July 14, 2020 | Written by: Bridget van Kralingen
Categorized: Diversity & Inclusion
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What’s in a pronoun? Does he, him, his not apply to every person who is perceived as a male? Or she, her, hers to a perceived female? In our non-binary world, they do not. For non-binary or genderqueer individuals, and those who relate to gender in a fluid way, to be misgendered can be a micro-aggression, or worse, harassment.
I use “non-binary” as an umbrella term to represent those whose gender identity does not sit comfortably with male or female. Non-binary identities are varied and can include people who identify with some aspects of binary identities, while others reject them entirely. Some identities included in this umbrella would be genderqueer, gender non-conforming, agender and genderfluid.
International Non-Binary Day on July 14 is a good time for all of us to truly see those around us. Of course, with so many still social distancing due to coronavirus, this may need to be done remotely. Yet inclusive contact—even virtual—among human beings is more vital than ever. So within our circles of family and colleagues, where we feel safe to do so, it is worth asking: what are your pronouns? Or in other words, how do you relate to your gender?
Even Tiny Words Can Cause Harm
To transgender and non-binary persons, the correct pronouns really matter. Non-binary persons may use pronouns that are neither masculine nor feminine, such as “they” or “ze.” Transgender persons may use pronouns connected to their authentic, rather than their assigned gender.
Pronouns are among the shortest words in the English language. And yet, when improperly applied, they can cause serious psychological harm. For those who know that their physical body does not reflect their true gender, misgendering can make them feel disrespected, invalidated, dismissed or alienated. It is a further source of distress, anxiety and depression.
Non-binary Genders Since Antiquity
It is important to note that more than two genders have been documented since antiquity. The recognition is recorded in India as early as the eighth century B.C. Hijras are officially recognized as a third gender in India, Pakistan and Bangladesh.
In the U.S., some traditional Diné Native Americans acknowledge a spectrum of four genders: feminine woman, masculine woman, feminine man and masculine man. For other indigenous North Americans, the term two spirit describes Native people who fulfill a traditional third-gender (or other gender-variant) ceremonial role in their cultures. In Oaxaca, Mexico, the self-proclaimed “third gender” muxes mirror Western culture’s understanding of what it means to be genderqueer. Other examples abound.
Inclusive Pronouns Today
Starting in the Middle Ages, literary authors from Chaucer to Shakespeare to Jane Austen have used the singular “they” to describe someone’s features. However, from the 18th century on it became more common in the English language (as well as others) to use male pronouns when describing someone of a non-specific gender. This binary trend has evolved to now include neutral or gender inclusive pronouns, which more accurately refer to transgender and non-binary people.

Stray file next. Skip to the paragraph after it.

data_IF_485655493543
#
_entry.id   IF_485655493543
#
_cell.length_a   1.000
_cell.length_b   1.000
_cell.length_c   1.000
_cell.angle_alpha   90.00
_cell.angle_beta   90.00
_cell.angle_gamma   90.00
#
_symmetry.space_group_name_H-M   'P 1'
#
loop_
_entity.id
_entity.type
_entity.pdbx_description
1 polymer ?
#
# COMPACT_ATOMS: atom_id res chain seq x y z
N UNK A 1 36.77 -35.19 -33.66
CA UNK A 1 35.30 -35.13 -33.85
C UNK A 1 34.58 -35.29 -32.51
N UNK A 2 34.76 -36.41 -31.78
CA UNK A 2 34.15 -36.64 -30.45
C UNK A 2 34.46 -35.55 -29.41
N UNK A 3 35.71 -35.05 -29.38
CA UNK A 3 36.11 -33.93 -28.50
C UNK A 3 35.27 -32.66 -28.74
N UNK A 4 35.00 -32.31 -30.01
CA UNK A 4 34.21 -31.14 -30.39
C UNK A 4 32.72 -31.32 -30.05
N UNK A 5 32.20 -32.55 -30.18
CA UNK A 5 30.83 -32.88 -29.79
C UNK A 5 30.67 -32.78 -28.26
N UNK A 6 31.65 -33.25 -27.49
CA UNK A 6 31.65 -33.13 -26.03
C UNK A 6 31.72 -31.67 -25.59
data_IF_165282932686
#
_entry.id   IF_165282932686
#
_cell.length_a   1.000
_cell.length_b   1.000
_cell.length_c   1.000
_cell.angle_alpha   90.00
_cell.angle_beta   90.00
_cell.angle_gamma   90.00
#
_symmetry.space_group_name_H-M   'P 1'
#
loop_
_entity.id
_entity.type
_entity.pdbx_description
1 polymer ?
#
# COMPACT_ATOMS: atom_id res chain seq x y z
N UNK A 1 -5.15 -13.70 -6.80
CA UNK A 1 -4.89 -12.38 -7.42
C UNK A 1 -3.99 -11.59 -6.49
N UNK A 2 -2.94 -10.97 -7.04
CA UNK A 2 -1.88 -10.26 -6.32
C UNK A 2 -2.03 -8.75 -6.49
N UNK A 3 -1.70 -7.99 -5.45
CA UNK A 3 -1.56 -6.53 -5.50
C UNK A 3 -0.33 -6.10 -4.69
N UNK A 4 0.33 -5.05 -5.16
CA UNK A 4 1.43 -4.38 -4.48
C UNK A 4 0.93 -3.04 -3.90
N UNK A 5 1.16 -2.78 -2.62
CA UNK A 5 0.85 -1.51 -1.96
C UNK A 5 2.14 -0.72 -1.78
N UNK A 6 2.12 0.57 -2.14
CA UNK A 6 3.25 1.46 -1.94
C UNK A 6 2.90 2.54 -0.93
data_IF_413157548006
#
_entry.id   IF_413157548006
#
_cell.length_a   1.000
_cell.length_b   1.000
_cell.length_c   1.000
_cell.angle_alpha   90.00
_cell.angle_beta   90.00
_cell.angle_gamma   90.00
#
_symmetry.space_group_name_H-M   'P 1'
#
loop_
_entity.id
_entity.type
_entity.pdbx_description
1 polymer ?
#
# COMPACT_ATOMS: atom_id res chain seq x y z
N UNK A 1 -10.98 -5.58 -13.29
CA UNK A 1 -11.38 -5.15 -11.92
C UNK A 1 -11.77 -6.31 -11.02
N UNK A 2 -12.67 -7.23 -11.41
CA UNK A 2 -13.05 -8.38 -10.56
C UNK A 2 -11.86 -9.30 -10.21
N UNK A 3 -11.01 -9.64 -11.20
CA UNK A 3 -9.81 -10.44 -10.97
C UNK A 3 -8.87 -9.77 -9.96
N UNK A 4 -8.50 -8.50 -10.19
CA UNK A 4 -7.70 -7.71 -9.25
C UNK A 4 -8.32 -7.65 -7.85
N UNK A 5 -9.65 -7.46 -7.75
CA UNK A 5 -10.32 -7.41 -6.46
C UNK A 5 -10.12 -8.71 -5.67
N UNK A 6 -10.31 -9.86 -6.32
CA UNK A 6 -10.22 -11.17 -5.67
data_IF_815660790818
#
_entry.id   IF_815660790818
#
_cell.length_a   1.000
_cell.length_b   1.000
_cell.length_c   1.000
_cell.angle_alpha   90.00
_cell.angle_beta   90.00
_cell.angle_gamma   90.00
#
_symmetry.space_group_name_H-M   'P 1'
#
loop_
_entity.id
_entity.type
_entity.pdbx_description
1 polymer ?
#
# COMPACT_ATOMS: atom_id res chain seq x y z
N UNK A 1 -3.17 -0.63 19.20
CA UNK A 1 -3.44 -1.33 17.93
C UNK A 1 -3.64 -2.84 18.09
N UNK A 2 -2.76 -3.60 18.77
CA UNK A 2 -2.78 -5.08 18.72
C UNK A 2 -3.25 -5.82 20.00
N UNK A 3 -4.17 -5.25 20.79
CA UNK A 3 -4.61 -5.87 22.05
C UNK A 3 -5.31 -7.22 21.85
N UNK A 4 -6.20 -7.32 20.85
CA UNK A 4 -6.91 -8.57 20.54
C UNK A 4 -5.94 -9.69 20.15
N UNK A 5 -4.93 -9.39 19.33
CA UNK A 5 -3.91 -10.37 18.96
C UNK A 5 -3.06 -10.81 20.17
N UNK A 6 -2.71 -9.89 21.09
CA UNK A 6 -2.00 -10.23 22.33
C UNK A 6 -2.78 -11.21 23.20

How can we accelerate this language evolution? Here are a few simple steps.
First, familiarize yourself with gender-inclusive pronouns that are being used more frequently. Here is a table from one online source.
Once you’ve familiarized yourself, start to practice using people’s pronouns. You can review them in context here and test your knowledge here.
Ask and You May Receive
Next, share your own pronouns. In my case, they are she, her, hers. Forward-looking companies now encourage employees to include their pronouns in employee directories. At IBM, employees in many countries can select their pronouns in our HR system Workday, and thereby auto-populate IBM’s internal employee directory. If you lead a team, share your pronouns. It is an inclusive way to invite team members to do the same. You may also choose to include your pronouns in email signatures, Slack or simply when introducing yourself.
Finally, and most importantly, ask those around you for their pronouns. Don’t assume you know. These could be colleagues, teammates or even family members. Exploring what pronouns feel right is an important step for transgender, non-binary, gender-fluid and genderqueer persons. If you ask politely, they may choose to tell you. And remember, these are not their preferred pronouns. They just are their pronouns. If after learning their pronouns you make a mistake, excuse yourself, use the correct pronoun and move on.
It’s by knowing a person’s pronouns and intentionally using them that we foster a kinder, more inclusive society for all.